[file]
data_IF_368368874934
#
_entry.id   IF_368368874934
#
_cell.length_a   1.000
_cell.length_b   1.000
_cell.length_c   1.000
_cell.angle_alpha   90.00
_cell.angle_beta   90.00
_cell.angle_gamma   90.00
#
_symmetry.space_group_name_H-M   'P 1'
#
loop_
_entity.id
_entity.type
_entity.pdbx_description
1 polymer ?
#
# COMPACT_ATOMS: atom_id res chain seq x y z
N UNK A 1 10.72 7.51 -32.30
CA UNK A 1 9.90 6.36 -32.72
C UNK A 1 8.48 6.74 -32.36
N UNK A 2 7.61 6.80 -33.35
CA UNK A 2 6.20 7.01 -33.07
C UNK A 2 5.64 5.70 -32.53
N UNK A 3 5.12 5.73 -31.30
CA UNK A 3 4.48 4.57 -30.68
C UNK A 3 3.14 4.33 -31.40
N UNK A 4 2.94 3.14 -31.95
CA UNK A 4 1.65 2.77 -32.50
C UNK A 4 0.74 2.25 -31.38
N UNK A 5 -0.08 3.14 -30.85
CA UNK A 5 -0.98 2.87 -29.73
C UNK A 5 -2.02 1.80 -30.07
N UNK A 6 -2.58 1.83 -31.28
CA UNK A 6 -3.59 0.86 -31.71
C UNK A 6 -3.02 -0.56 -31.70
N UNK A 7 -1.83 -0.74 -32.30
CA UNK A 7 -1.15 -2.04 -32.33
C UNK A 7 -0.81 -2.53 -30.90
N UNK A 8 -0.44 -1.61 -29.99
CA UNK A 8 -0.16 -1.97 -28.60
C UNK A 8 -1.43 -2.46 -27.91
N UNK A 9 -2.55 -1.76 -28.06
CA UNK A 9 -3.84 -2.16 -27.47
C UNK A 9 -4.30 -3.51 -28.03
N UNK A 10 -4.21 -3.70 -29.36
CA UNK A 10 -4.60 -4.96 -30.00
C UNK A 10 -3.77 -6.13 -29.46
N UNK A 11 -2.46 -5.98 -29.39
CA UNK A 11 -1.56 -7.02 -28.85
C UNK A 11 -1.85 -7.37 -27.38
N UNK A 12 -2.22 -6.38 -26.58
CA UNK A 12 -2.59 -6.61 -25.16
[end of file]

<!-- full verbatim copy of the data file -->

data_IF_368368874934
#
_entry.id   IF_368368874934
#
_cell.length_a   1.000
_cell.length_b   1.000
_cell.length_c   1.000
_cell.angle_alpha   90.00
_cell.angle_beta   90.00
_cell.angle_gamma   90.00
#
_symmetry.space_group_name_H-M   'P 1'
#
loop_
_entity.id
_entity.type
_entity.pdbx_description
1 polymer ?
#
# COMPACT_ATOMS: atom_id res chain seq x y z
N UNK A 1 10.72 7.51 -32.30
CA UNK A 1 9.90 6.36 -32.72
C UNK A 1 8.48 6.74 -32.36
N UNK A 2 7.61 6.80 -33.35
CA UNK A 2 6.20 7.01 -33.07
C UNK A 2 5.64 5.70 -32.53
N UNK A 3 5.12 5.73 -31.30
CA UNK A 3 4.48 4.57 -30.68
C UNK A 3 3.14 4.33 -31.40
N UNK A 4 2.94 3.14 -31.95
CA UNK A 4 1.65 2.77 -32.50
C UNK A 4 0.74 2.25 -31.38
N UNK A 5 -0.08 3.14 -30.85
CA UNK A 5 -0.98 2.87 -29.73
C UNK A 5 -2.02 1.80 -30.07
N UNK A 6 -2.58 1.83 -31.28
CA UNK A 6 -3.59 0.86 -31.71
C UNK A 6 -3.02 -0.56 -31.70
N UNK A 7 -1.83 -0.74 -32.30
CA UNK A 7 -1.15 -2.04 -32.33
C UNK A 7 -0.81 -2.53 -30.90
N UNK A 8 -0.44 -1.61 -29.99
CA UNK A 8 -0.16 -1.97 -28.60
C UNK A 8 -1.43 -2.46 -27.91
N UNK A 9 -2.55 -1.76 -28.06
CA UNK A 9 -3.84 -2.16 -27.47
C UNK A 9 -4.30 -3.51 -28.03
N UNK A 10 -4.21 -3.70 -29.36
CA UNK A 10 -4.60 -4.96 -30.00
C UNK A 10 -3.77 -6.13 -29.46
N UNK A 11 -2.46 -5.98 -29.39
CA UNK A 11 -1.56 -7.02 -28.85
C UNK A 11 -1.85 -7.37 -27.38
N UNK A 12 -2.22 -6.38 -26.58
CA UNK A 12 -2.59 -6.61 -25.16